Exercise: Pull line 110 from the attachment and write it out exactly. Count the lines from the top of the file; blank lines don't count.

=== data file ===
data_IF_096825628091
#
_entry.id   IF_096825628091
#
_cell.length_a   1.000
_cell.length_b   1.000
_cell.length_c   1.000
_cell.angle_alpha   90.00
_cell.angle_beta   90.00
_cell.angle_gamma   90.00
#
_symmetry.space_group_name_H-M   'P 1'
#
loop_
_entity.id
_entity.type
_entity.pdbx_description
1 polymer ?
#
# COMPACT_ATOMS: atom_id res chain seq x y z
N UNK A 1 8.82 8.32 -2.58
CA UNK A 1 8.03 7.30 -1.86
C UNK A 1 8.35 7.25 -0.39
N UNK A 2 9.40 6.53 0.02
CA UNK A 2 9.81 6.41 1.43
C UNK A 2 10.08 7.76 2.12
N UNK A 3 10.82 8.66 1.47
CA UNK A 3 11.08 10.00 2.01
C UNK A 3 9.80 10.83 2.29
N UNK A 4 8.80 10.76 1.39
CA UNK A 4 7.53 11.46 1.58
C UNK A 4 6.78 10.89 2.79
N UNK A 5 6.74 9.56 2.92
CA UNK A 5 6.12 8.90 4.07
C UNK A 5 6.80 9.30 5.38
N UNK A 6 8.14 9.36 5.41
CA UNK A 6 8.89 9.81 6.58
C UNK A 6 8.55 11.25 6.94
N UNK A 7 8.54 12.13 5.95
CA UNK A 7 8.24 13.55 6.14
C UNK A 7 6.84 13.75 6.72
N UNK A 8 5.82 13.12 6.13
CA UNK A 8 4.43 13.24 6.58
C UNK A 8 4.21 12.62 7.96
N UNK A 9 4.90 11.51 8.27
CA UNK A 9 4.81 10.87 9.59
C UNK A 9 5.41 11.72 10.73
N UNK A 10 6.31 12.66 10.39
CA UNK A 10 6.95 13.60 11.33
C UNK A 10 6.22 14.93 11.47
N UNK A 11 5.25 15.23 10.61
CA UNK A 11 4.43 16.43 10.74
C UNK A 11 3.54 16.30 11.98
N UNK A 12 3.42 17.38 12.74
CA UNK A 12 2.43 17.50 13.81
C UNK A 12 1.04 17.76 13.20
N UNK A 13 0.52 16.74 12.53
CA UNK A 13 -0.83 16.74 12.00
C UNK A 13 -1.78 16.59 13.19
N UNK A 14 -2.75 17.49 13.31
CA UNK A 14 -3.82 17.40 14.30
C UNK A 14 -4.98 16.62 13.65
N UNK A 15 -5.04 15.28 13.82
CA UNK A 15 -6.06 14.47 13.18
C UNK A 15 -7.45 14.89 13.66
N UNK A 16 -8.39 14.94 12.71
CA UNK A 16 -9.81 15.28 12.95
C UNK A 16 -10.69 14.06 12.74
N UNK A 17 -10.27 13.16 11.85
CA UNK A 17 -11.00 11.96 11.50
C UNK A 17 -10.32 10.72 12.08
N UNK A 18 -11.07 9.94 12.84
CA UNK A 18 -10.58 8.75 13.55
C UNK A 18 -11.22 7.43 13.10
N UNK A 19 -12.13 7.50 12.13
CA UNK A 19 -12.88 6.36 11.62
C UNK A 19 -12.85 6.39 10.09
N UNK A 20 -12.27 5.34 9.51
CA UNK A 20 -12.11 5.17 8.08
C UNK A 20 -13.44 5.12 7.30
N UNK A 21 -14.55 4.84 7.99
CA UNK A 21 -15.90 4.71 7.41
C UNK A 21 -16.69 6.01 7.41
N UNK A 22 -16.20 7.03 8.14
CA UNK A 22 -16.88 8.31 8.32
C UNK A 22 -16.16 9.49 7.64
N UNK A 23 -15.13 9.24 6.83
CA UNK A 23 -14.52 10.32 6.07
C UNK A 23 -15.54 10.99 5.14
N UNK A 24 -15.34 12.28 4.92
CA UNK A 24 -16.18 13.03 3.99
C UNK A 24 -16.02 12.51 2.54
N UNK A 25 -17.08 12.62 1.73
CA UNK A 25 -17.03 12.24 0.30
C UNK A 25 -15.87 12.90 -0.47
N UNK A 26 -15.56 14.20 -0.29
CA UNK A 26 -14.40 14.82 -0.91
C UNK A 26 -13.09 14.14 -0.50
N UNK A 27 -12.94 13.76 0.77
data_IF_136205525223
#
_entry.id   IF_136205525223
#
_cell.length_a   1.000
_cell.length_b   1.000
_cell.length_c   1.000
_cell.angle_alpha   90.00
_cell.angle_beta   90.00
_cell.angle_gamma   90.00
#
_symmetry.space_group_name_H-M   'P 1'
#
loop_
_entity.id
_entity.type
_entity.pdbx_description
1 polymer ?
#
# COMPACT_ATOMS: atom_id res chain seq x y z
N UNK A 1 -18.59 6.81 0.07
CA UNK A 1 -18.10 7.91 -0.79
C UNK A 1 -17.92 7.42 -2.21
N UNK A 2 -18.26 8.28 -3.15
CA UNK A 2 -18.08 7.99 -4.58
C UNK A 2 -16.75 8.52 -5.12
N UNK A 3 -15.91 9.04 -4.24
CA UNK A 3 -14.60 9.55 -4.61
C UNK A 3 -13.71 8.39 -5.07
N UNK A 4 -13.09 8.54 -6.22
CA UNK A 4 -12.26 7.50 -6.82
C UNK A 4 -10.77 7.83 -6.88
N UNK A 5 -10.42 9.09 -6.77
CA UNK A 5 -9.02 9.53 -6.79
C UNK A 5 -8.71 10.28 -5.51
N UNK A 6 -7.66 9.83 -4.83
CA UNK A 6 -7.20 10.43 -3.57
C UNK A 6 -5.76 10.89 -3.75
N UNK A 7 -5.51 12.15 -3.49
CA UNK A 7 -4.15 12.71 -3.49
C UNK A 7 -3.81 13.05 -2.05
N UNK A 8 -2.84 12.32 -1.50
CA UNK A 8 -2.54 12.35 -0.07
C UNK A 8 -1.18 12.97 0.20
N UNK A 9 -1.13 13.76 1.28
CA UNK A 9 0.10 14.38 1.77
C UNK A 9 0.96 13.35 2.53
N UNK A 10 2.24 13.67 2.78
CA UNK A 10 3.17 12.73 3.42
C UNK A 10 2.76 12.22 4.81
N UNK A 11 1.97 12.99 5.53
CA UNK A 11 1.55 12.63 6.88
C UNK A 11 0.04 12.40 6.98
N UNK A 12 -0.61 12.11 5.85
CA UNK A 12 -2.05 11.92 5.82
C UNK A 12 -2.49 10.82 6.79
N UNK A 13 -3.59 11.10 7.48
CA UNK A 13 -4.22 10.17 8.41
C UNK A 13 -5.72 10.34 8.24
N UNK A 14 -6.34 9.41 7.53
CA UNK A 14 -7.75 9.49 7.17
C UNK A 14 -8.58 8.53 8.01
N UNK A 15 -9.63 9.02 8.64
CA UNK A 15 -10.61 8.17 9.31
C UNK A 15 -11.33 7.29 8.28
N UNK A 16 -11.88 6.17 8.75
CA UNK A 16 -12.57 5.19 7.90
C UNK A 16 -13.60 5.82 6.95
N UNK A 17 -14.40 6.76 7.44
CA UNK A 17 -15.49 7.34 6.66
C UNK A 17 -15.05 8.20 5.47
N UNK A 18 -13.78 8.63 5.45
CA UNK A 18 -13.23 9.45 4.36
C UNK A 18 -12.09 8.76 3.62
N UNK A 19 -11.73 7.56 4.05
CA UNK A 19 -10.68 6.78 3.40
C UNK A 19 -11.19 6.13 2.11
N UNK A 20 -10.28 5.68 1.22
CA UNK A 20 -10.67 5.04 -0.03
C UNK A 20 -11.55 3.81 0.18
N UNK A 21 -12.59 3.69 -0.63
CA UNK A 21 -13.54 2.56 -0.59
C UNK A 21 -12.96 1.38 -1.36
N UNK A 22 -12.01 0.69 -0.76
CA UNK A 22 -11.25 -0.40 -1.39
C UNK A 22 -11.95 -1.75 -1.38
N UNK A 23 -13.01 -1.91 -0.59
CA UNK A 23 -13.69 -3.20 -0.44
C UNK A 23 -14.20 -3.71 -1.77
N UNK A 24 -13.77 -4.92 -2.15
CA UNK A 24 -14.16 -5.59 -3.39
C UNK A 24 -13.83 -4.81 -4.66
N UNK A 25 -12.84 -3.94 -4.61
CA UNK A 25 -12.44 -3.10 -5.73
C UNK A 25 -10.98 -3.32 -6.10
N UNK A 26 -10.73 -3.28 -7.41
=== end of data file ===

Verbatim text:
#